Java memory model

In multi-threading languages as Java, a memory model is mandatory to be able to determine correctly code behavior on concurrent tasks execution.

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This article will be an introduction to Java's memory model specification. In the first part we'll see the key concepts to understand how memory works. After that, we'll try to define the concept of memory model for multi-threading languages. At the end we'll move some of general behaviors and ideas into Java's world, without consecrating to them a lot of place. It'll be make in one of next articles.

Reminder about memory

Before analyzing memory as some complicated piece of concurrent programming, let's start by remind some basics about memory working. To define memory shortly, we can tell that it's a container that holds all information of actually running programs. Programs can have also the data stored in the memory, known also by acronym RAM (Random Access Memory, another used terms are: primary storage, primary memory, main storage, internal storage, main memory). This container stores the data within specific addresses, for example you can retrieve data belonging to program 'A' at 0 address and data of 'B' program at address 39. Addresses are like a mailboxes. They help to find needed information simpler and at any time. But stored information can change at every moment, exactly as the names written at mailboxes.

Another important participant of program execution is central processing unit (CPU). It's a control center that transforms instructions received from hardware and software (input) to expected output (for example: action as opening of new program). To make this transformation, CPU uses, two units: arithmetic logic (executes arithmetic and logic operations as 1 > 2 ?) and control (sends electrical signals to computer system can execute stored program instructions). We can now deduce that CPU is closely associated with memory that holds data and instructions to processing. First, this information is sent to memory from control unit. Next, arithmetic logic unit gets them and make necessary operations before returning them back to memory. These stages also known as: fetch (the instruction), decode (the instruction to understand what should be done and which data), execute (the instruction) and write (back into memory). When treated data is ready to output (for output device or secondary storage device as hard disk), it's also deleted from the memory.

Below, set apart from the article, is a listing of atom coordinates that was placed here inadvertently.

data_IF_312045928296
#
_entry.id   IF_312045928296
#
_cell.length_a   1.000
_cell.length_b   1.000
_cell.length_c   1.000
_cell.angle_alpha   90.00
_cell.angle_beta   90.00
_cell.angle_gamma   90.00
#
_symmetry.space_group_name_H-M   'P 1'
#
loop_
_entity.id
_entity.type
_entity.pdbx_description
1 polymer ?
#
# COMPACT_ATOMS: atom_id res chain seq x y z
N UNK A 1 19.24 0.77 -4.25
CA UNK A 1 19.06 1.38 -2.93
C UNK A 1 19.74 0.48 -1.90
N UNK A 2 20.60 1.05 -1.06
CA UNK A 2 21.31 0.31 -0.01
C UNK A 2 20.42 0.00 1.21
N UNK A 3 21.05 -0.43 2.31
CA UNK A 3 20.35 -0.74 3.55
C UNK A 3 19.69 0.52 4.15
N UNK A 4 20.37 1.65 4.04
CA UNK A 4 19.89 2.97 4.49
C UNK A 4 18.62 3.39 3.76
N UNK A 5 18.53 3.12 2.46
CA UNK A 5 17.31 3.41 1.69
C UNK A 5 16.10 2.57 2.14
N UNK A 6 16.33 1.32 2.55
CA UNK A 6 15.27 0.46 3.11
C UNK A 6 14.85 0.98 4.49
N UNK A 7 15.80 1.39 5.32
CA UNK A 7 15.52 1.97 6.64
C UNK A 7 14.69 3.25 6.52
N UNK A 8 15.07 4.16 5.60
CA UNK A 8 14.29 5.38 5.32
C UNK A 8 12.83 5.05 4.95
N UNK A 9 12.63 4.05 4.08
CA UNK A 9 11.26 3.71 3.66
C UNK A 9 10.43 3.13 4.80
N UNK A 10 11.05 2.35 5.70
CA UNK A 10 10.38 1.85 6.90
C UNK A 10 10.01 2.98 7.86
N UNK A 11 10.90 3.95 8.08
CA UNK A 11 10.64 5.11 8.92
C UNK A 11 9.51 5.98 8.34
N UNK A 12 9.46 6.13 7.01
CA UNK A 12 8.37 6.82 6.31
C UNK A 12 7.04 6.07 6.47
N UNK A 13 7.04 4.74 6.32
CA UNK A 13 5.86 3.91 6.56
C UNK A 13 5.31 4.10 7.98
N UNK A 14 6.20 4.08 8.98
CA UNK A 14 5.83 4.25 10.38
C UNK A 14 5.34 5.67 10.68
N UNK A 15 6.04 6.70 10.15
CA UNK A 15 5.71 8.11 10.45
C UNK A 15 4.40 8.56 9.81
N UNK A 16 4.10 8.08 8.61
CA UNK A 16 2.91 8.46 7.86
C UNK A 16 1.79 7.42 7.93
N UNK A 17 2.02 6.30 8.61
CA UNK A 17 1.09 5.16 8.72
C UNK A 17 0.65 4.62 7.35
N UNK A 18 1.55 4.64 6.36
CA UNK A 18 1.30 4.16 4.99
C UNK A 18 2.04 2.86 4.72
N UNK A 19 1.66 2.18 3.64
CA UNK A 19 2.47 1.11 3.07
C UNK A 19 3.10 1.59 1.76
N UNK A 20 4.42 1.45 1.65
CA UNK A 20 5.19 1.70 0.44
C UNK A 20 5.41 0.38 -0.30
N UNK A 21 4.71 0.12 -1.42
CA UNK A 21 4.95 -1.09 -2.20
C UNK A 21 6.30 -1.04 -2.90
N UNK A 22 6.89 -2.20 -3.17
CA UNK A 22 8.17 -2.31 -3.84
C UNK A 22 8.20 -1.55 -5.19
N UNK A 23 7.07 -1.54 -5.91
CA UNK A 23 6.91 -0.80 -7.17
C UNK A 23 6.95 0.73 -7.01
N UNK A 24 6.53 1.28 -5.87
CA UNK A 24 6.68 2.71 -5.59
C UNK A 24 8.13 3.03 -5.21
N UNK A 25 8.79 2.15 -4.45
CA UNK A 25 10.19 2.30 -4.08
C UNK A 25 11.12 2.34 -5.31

An interesting concept resulting from interaction between CPU units and memory, is CPU cache. It's used by CPU to limit the access to the main memory. It stores the copy of data frequently read from the memory. The CPU cache is also one of elements that can pose problems in execution of multi-threading programs. Imagine following pseudo-code class:

class TestClass {
  int telNumber = 00000;
  String name = "";

  void write() {
    telNumber = 39839309;
    name = "O'Lery";
   void read() {
    print "Tel number is: "+this.telNumber;
    print "Name is: ";

Now, they're two threads operating on the same instance of this class, one will read and another one will write both variables. telNumber field is stored in CPU cache while name one is registered only in main memory. The access for the first field will be faster than in the case of the second. But we can't be sure that reading thread will see the changes made by writing thread because it'll still read from cache and the chances could be made in main memory. The situation becomes more complicated when CPU reorders the execution of lines to improve program performances. This kind of reordering is called out-of-order execution.